Friday, July 10, 2020

Fall Gardening for Mountain Communities

By Yvette Henson, San Miguel Basin, CSU Extension

If you are like me, you may follow a few gardening/homesteading YouTubers. The one I watch the most lives in the SE United States. She plants her regular season garden in March as well as a fall garden in August. For her fall garden, she plants a second planting of cool season plants as well as a second round of warm season plants like beans and even winter squash!  Wow!  Those of us who garden in high elevation areas with short frost-free growing seasons and cool night temperatures are blessed to get any squashes, summer or winter, during our short main season!

Shelling or 'English' pea. Photo credit Pixabay
One of my favorite family recipes is creamed peas and spuds, basically mashed potatoes with ‘English peas’ mixed in.  Since potatoes are ready to harvest in fall, I want my peas to be ready in fall too so I can make this dish with my own fresh, home-grown potatoes and peas.

According to most gardening references, August 1st is the recommended timing for planting fall peas, based on my average first frost date.   Several years ago, I planted them then.  They were just starting to bloom when the temperature plunged to 15 degrees in October, which killed the plants.  The next year I planted pea seeds in mid-July.  They were just beginning to produce peas when the killing temperatures came.   By trial and error, my ‘fall crop’ of peas has become more like a second ‘succession’ planting.  I plant them by the beginning of July, when my late-April, early-May planted pea harvest is just getting started.  This extends my harvest of fresh peas over a longer period, ensuring I have fresh peas when I dig my potatoes in fall.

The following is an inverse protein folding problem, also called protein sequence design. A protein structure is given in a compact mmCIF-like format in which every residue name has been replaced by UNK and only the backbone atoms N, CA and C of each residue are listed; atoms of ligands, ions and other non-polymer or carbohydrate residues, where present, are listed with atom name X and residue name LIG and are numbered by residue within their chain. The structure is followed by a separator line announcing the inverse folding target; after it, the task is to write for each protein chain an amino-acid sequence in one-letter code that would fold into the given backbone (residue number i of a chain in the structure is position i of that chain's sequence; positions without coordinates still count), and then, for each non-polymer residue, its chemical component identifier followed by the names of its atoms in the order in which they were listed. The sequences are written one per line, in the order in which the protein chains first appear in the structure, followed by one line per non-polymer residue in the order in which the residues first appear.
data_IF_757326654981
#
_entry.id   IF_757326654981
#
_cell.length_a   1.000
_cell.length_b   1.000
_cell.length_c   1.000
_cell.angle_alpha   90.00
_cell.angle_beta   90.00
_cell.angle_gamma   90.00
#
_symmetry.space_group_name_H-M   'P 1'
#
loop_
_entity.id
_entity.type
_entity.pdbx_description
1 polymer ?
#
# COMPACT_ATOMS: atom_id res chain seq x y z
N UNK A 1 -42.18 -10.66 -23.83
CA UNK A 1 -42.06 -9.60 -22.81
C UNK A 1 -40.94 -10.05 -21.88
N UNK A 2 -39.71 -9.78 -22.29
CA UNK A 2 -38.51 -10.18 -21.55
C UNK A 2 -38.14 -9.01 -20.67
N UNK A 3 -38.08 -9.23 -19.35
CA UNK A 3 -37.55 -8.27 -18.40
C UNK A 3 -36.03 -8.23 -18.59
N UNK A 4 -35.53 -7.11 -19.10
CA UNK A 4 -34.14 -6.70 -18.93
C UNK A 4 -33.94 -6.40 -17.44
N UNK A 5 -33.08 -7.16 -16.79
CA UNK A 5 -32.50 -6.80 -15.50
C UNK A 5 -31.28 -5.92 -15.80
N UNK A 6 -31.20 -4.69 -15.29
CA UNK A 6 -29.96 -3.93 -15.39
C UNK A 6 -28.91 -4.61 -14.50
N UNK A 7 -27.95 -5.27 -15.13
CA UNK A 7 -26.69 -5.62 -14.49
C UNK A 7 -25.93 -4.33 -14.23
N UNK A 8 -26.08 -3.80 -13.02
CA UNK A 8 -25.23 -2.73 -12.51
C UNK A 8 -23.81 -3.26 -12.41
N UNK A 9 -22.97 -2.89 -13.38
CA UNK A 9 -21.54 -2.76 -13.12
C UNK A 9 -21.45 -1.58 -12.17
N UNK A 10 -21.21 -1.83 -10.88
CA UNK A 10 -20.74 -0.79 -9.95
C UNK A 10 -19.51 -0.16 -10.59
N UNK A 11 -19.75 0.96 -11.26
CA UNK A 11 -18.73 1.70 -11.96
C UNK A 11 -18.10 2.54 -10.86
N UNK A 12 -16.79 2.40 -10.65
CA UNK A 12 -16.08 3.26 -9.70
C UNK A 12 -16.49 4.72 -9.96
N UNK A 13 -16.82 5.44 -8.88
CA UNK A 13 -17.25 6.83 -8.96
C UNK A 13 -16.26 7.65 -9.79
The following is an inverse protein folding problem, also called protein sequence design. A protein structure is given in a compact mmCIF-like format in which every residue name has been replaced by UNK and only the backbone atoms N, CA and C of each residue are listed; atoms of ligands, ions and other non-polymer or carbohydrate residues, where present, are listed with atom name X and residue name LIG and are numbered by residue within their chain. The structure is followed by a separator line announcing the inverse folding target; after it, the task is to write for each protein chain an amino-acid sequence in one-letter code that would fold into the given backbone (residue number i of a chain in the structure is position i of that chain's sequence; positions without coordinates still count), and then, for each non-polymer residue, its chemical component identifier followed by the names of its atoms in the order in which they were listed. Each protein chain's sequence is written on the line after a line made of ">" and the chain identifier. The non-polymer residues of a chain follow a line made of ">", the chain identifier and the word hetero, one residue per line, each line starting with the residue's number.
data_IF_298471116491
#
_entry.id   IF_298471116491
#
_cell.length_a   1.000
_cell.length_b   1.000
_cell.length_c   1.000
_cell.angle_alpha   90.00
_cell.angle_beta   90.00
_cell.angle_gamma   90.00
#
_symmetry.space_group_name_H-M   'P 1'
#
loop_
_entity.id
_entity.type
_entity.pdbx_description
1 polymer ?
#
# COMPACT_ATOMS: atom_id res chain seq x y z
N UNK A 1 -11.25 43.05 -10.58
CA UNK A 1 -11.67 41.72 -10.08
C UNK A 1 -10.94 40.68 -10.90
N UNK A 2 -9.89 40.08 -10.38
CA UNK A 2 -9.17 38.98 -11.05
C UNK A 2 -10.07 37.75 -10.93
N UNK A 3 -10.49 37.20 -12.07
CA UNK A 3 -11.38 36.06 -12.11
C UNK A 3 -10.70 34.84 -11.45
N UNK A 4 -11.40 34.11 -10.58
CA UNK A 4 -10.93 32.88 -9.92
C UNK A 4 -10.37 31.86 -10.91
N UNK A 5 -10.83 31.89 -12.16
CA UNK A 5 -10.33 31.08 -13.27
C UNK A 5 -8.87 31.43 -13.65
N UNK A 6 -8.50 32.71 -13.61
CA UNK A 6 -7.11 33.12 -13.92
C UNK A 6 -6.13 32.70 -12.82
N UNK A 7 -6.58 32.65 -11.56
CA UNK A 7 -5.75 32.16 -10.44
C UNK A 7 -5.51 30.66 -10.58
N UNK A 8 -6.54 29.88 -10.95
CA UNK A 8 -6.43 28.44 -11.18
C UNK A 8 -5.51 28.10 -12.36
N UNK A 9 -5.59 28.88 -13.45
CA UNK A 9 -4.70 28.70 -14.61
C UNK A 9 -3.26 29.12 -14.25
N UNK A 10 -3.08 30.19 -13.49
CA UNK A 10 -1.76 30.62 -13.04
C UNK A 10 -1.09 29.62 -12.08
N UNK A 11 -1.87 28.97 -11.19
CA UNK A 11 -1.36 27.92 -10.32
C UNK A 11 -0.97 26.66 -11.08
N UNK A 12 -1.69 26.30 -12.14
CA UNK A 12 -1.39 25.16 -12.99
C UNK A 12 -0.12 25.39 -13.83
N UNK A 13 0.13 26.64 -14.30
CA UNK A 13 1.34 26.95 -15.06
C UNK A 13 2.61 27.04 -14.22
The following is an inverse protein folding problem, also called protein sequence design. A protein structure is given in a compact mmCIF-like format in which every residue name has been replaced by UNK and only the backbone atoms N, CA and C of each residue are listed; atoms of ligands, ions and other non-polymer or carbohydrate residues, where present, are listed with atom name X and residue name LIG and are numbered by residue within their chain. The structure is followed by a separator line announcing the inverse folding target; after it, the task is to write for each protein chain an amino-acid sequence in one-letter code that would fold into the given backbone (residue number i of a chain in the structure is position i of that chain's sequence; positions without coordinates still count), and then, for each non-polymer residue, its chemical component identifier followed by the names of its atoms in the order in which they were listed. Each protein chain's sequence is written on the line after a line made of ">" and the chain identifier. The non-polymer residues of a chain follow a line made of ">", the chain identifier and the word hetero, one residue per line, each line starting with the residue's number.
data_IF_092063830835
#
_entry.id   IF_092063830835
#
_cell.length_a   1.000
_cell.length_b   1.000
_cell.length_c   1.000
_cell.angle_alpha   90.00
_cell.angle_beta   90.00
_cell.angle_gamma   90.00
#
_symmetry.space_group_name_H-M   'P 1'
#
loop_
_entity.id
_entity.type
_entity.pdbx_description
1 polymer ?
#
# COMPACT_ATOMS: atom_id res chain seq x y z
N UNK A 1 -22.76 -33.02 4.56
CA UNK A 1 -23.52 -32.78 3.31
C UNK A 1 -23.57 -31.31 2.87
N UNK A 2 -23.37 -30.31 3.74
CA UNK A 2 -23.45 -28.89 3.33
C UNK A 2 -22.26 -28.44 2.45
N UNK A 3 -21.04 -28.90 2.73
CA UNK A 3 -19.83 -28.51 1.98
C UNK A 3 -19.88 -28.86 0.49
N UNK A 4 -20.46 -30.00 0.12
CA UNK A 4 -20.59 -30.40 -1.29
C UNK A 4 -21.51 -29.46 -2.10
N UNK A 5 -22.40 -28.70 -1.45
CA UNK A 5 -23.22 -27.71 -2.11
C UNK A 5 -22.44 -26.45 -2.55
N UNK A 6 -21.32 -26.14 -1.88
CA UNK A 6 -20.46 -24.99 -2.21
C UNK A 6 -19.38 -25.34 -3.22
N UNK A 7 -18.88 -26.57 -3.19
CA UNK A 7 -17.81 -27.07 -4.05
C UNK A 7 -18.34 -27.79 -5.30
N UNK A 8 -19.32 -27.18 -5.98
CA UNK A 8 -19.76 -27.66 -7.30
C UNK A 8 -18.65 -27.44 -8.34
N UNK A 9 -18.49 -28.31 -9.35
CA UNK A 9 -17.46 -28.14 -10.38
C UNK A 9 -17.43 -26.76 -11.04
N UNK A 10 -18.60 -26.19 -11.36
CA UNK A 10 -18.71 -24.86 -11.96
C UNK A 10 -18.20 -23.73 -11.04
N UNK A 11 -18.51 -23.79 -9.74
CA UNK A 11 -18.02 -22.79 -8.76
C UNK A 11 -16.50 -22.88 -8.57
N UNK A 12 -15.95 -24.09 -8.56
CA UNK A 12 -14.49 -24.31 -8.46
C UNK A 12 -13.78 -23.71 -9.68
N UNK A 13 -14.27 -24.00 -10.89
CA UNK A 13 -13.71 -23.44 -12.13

Fall-planted succession of Lams' lettuce. Photo credit Yvette Henson
I have had similar experiences when planting leafy greens like spinach, kale, arugula, lettuce, mache, etc. Spring planted greens will do well in my garden until mid-summer high temperatures result in bitter-tasting, tough greens that may start to bolt.  So, around July 1st I plant a second crop of spinach, kale and arugula.  I succession plant lettuces every three weeks to get heads of lettuce from summer through killing frost.  I can plant the quicker maturing greens like mache and arugula anywhere from mid-July to August 1st.

We mountain gardeners all have our own unique growing conditions and may have different experiences with fall gardening.  I would love to hear about your experiences and so would other readers!

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